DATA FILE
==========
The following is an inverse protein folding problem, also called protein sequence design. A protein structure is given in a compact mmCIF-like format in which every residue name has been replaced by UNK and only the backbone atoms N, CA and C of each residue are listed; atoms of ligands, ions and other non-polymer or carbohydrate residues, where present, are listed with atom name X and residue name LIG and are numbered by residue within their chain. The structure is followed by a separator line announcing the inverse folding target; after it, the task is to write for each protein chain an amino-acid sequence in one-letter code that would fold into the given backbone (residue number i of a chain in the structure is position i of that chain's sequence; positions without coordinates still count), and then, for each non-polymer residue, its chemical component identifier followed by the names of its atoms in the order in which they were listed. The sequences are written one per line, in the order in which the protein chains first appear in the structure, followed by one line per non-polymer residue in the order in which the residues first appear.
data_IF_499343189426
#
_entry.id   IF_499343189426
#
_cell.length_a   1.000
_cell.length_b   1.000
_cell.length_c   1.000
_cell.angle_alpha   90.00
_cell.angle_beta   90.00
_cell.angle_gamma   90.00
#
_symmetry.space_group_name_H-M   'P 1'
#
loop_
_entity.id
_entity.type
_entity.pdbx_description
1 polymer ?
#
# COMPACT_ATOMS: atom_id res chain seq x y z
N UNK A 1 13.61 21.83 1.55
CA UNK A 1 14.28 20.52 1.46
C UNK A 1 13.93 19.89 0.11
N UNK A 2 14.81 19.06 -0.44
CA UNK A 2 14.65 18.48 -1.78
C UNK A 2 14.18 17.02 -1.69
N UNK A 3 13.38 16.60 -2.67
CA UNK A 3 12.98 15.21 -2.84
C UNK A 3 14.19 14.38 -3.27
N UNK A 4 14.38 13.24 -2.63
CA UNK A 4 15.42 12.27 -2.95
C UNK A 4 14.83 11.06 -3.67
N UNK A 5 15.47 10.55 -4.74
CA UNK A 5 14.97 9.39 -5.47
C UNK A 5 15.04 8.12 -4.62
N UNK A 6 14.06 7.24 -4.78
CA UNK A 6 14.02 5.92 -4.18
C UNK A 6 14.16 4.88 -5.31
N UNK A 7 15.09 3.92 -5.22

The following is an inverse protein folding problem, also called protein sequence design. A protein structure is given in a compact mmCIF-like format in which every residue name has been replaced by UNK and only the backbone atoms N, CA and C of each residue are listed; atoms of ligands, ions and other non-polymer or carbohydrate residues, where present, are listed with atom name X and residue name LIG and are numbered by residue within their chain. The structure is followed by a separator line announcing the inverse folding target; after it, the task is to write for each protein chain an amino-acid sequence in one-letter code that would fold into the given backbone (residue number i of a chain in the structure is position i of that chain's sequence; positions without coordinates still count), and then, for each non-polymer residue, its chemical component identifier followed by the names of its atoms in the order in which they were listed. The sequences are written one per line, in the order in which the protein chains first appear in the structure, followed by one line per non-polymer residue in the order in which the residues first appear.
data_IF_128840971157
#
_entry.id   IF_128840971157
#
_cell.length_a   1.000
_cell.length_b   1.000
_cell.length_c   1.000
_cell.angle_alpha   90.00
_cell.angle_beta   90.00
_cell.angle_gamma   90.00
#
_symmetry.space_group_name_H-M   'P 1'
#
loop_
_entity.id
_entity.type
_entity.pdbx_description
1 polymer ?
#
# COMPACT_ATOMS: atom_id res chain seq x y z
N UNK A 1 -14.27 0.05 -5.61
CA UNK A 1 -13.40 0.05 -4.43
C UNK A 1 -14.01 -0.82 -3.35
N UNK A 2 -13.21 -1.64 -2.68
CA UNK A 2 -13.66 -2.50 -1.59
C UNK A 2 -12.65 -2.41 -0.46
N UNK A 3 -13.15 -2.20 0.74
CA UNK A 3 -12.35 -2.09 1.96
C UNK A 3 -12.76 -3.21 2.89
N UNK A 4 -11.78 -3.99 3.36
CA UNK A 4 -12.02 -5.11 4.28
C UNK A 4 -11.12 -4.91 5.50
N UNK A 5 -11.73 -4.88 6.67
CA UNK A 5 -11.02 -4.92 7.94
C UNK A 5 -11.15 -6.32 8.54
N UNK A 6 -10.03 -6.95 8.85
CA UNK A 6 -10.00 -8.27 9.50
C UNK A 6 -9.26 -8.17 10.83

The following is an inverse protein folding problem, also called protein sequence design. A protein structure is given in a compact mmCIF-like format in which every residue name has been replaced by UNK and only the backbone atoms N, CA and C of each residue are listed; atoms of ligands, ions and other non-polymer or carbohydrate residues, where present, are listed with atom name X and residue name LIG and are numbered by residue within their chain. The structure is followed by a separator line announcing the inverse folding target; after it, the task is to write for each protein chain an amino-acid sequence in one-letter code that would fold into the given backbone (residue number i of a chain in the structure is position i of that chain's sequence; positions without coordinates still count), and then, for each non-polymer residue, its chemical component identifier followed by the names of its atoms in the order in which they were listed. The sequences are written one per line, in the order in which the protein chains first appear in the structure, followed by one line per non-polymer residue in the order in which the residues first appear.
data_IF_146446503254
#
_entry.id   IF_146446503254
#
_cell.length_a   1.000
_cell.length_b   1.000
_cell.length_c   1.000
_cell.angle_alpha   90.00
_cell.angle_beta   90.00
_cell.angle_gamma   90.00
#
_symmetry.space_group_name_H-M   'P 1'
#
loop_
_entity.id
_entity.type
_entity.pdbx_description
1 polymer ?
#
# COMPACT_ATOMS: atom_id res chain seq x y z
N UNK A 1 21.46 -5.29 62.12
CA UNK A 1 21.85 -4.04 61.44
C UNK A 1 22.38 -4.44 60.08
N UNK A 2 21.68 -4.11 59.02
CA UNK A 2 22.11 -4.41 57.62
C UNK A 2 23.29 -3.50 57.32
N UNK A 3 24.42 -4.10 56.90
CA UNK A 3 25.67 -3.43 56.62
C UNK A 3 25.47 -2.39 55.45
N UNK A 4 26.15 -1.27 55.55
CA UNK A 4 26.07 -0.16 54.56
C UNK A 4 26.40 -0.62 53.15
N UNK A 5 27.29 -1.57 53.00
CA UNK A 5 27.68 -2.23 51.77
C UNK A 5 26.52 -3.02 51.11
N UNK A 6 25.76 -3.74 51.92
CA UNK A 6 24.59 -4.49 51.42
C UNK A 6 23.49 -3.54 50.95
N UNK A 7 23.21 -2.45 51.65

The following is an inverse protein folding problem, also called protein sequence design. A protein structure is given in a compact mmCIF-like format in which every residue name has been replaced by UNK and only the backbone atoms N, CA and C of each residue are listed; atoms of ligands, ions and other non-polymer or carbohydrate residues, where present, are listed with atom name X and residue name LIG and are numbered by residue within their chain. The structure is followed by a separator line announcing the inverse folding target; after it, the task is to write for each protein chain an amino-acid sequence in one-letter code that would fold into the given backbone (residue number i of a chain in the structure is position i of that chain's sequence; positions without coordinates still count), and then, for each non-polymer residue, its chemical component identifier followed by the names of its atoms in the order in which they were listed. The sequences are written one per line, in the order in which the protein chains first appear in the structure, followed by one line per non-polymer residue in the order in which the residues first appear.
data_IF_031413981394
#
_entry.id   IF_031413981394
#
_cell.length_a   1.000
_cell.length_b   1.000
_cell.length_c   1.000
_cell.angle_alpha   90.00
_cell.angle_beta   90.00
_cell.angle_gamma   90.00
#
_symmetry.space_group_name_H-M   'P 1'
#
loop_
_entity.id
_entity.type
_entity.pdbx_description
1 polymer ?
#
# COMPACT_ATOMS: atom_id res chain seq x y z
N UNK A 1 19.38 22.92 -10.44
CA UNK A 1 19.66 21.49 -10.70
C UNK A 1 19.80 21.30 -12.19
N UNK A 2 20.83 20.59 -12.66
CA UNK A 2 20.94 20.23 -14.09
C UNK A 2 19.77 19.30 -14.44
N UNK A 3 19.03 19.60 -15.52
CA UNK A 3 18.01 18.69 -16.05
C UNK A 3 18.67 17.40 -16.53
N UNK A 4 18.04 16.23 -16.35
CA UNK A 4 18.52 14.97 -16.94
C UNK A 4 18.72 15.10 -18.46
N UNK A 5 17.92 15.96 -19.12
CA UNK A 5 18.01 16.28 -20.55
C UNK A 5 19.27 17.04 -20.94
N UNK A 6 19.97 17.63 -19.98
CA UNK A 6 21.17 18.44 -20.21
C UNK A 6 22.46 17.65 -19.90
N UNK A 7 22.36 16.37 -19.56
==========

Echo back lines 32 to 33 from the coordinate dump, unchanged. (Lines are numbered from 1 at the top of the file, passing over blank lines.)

CA UNK A 4 15.42 12.27 -2.95
C UNK A 4 14.83 11.06 -3.67